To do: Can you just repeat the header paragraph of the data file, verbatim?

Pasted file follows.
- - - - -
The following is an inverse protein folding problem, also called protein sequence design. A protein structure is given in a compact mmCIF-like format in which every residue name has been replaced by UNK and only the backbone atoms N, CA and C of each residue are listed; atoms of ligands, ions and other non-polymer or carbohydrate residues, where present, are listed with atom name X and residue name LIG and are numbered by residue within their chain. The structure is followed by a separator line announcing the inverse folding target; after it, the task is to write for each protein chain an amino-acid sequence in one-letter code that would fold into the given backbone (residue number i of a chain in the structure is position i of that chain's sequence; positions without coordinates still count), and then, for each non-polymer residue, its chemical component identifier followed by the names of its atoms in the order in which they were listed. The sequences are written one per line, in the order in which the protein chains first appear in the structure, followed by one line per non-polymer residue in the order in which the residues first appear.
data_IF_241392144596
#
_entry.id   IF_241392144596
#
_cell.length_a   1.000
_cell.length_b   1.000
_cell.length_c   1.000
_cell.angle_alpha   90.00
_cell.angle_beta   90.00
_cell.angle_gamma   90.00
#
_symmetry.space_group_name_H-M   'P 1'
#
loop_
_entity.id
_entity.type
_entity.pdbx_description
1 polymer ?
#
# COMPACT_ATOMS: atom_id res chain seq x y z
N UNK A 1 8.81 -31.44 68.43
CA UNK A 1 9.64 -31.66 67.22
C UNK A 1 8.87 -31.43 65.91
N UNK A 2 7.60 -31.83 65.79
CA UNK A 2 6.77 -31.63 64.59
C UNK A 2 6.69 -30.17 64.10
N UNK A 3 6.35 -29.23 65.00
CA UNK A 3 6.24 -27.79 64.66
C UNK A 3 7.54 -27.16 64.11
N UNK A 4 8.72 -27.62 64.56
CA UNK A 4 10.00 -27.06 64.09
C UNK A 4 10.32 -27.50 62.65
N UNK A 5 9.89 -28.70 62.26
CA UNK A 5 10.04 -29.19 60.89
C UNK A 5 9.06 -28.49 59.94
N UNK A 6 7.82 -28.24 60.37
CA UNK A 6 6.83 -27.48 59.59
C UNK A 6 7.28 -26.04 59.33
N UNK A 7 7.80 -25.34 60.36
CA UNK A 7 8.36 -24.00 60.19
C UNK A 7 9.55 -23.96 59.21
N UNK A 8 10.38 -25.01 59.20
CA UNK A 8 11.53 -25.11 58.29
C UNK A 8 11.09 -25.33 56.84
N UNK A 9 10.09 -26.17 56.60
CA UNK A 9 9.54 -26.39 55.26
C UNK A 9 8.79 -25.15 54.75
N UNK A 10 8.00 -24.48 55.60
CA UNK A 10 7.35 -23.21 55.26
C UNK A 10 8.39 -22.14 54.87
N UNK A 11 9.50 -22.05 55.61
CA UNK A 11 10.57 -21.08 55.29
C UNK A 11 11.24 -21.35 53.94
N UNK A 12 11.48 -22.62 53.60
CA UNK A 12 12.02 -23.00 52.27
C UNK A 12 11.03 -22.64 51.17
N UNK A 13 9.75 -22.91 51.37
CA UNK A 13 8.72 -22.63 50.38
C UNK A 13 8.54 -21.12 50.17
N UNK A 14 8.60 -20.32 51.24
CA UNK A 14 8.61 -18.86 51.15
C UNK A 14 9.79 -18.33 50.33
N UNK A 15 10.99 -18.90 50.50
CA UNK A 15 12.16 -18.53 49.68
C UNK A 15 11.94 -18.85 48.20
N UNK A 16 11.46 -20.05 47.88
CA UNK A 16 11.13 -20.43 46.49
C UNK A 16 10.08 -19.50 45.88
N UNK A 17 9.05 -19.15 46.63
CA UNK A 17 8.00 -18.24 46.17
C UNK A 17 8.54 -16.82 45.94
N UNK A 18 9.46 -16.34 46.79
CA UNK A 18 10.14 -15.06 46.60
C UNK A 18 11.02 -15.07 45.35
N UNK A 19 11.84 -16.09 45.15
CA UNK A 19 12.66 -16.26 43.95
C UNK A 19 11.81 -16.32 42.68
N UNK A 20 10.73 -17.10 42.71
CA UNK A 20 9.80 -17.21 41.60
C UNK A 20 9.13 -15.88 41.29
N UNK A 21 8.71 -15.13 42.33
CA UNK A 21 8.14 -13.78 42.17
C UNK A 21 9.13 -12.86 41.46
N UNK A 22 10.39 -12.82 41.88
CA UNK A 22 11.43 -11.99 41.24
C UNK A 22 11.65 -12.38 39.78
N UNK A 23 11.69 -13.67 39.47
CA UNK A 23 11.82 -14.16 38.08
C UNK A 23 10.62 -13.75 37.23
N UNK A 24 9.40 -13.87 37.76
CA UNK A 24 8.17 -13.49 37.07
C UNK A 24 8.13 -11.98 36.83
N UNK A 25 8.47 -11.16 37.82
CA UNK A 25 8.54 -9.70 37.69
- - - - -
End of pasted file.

The following is an inverse protein folding problem, also called protein sequence design. A protein structure is given in a compact mmCIF-like format in which every residue name has been replaced by UNK and only the backbone atoms N, CA and C of each residue are listed; atoms of ligands, ions and other non-polymer or carbohydrate residues, where present, are listed with atom name X and residue name LIG and are numbered by residue within their chain. The structure is followed by a separator line announcing the inverse folding target; after it, the task is to write for each protein chain an amino-acid sequence in one-letter code that would fold into the given backbone (residue number i of a chain in the structure is position i of that chain's sequence; positions without coordinates still count), and then, for each non-polymer residue, its chemical component identifier followed by the names of its atoms in the order in which they were listed. The sequences are written one per line, in the order in which the protein chains first appear in the structure, followed by one line per non-polymer residue in the order in which the residues first appear.